US regulators to consider emissions before approving gas projects
Feb 17 (Reuters) - U.S. energy regulators said on Thursday they will consider the greenhouse gas emissions of natural gas pipelines before approving the projects to build them, a move business interests said could lead to higher prices for the fuel.
The U.S. Federal Energy Regulatory Commission (FERC) issued an interim greenhouse gas emissions policy that details how it will assess the impacts of natural gas infrastructure projects on climate change in its reviews under the National Environmental Policy Act and the Natural Gas Act. It is the first time FERC has updated its guidance on gas pipelines since 1999.
The policy statement gives a framework to resolve environmental and public interest issues that arise when companies seek to build new natural gas facilities.
The interim policy was approved on a 3-2 vote, with the two Republicans on the five-member panel opposing the move.
FERC Commissioner Allison Clements said in a tweet: "FERC will consider all factors bearing on the public interest, including the impact of natgas projects on the environment, landowners, and environmental justice communities." Clements is one of the three Democrats on the panel.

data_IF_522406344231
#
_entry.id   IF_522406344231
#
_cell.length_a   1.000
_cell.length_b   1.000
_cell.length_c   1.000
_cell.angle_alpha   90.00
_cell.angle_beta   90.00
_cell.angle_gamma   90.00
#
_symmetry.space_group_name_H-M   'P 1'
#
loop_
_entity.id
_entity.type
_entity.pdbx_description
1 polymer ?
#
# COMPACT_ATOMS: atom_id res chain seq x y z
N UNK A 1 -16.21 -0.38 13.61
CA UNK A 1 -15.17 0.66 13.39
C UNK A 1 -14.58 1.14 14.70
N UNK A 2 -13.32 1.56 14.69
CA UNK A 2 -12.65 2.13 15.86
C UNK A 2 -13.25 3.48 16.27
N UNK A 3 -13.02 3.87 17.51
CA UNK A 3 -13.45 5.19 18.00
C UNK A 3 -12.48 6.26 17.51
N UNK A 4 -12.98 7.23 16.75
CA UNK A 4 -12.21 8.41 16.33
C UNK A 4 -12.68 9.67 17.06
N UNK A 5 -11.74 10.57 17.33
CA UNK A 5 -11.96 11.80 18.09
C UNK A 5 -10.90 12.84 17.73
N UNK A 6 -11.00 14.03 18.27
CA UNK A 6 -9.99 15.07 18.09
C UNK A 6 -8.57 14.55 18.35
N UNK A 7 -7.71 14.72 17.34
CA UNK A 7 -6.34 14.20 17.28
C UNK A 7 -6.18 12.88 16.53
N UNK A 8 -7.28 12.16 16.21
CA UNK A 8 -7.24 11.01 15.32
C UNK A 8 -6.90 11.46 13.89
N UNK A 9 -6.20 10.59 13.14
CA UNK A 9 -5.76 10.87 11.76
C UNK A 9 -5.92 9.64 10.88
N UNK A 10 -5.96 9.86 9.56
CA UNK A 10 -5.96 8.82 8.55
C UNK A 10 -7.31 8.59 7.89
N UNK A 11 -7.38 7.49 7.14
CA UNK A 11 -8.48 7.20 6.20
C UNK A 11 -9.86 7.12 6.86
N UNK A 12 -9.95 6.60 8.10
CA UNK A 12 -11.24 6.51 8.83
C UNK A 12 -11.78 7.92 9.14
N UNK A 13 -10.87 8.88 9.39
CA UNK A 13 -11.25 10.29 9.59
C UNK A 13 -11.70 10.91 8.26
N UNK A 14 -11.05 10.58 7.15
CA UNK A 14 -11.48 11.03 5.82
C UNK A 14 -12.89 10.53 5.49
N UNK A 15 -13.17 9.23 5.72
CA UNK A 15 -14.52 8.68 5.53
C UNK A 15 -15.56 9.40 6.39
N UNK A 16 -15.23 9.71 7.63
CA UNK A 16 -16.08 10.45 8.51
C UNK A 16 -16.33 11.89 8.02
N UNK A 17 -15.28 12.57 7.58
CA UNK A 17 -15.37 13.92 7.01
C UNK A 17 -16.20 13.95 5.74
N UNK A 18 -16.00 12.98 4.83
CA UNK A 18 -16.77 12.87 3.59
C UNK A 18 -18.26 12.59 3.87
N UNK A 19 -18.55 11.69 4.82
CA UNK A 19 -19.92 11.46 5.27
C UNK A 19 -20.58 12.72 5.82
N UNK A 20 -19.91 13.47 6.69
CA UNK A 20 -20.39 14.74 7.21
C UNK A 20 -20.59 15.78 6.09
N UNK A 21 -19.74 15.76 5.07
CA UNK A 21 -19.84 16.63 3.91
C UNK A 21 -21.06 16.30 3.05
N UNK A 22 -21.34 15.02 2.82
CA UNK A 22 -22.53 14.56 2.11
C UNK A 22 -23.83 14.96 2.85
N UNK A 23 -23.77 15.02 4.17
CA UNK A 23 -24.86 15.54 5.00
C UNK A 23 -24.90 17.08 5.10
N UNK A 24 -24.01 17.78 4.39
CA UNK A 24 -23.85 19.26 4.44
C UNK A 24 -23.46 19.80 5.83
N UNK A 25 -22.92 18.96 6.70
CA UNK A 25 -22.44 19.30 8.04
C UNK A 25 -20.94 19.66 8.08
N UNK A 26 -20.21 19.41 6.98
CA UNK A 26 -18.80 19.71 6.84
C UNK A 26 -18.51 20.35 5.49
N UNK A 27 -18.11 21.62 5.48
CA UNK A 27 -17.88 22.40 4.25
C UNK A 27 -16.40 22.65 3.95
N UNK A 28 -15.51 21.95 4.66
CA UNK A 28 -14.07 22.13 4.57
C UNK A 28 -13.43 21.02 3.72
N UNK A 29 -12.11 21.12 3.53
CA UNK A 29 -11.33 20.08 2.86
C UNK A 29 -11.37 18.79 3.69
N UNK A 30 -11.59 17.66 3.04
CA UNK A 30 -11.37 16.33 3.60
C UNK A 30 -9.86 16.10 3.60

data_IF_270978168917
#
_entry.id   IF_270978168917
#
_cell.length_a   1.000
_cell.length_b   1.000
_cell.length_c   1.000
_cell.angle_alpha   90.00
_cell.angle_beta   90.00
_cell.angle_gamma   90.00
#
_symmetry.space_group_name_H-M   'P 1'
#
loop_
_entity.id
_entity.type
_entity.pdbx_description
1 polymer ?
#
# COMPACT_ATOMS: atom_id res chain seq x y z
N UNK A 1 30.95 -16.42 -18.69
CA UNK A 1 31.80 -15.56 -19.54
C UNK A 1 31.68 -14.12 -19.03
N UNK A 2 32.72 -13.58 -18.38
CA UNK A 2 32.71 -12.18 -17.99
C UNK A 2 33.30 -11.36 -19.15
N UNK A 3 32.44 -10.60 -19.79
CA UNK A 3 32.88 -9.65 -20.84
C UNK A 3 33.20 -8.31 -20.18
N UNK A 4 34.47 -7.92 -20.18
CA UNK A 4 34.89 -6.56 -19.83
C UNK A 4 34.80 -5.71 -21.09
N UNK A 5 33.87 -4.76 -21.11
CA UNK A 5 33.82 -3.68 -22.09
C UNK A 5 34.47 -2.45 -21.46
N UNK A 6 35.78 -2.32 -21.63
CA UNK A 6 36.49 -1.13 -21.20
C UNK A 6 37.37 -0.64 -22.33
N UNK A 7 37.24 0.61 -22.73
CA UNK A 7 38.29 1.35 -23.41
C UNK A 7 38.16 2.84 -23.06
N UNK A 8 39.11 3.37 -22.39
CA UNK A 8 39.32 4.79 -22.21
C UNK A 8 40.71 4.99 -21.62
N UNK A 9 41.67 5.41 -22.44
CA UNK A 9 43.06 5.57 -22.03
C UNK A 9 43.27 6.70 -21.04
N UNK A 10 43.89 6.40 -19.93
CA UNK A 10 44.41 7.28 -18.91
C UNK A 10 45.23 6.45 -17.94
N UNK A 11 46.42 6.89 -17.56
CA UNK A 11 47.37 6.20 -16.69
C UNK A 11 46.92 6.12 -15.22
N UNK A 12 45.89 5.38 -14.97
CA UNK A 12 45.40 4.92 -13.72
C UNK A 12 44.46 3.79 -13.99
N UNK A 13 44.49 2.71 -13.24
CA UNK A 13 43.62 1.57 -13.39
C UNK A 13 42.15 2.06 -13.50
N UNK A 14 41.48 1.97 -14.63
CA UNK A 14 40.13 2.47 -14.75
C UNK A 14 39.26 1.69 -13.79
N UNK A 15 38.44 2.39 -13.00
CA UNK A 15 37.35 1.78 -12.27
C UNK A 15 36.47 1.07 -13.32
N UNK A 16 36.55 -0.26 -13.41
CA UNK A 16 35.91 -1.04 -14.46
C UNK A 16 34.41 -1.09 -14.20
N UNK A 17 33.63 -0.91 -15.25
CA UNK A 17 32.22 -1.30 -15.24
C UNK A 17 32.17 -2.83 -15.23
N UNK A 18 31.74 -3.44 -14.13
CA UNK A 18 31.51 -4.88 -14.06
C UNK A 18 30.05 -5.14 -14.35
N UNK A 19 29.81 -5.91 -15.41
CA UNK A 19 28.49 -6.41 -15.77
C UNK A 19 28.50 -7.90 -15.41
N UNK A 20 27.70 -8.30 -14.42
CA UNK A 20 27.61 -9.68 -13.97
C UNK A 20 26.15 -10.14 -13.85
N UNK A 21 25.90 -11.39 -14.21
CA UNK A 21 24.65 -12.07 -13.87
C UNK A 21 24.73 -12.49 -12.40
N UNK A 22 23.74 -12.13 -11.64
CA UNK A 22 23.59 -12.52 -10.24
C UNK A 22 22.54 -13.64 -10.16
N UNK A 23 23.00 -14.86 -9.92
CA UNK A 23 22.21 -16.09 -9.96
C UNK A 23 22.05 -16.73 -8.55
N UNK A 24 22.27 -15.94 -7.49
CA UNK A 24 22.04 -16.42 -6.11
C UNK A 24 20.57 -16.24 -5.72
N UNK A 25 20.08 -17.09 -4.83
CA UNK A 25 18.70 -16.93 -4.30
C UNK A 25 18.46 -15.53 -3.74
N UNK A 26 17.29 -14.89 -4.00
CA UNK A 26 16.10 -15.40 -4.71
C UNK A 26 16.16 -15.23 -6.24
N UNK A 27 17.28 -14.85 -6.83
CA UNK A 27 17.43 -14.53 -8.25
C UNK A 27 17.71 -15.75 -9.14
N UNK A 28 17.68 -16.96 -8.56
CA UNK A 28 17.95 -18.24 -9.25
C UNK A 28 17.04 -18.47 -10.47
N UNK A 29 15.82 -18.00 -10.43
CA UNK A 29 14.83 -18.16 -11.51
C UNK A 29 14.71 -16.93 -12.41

The Commission is establishing a presumption that proposed projects with emissions equal to 100,000 metric tons per year of carbon dioxide will have a significant impact on climate change, FERC said in a release.
The move was cautiously welcomed by environmental groups.
Environmentalist organization Delaware Riverkeeper said in a statement that it was encouraging to see FERC raising environmental justice impacts in its review process and opening the door to considering induced gas extractions operations.
Though the guidance is subject to revision, FERC will begin applying the framework established in this policy statement in the interim.
Business groups said the policy would lead to delays and higher prices.
"Today's actions unnecessarily add barriers to the transport of this reliable and affordable energy resource and will mean higher prices for domestic energy for consumers and businesses," said Heath Knakmuhs, vice president and policy counsel at the U.S. Chamber of Commerce's Global Energy Institute.
(This story was refiled to correct date in dateline.)
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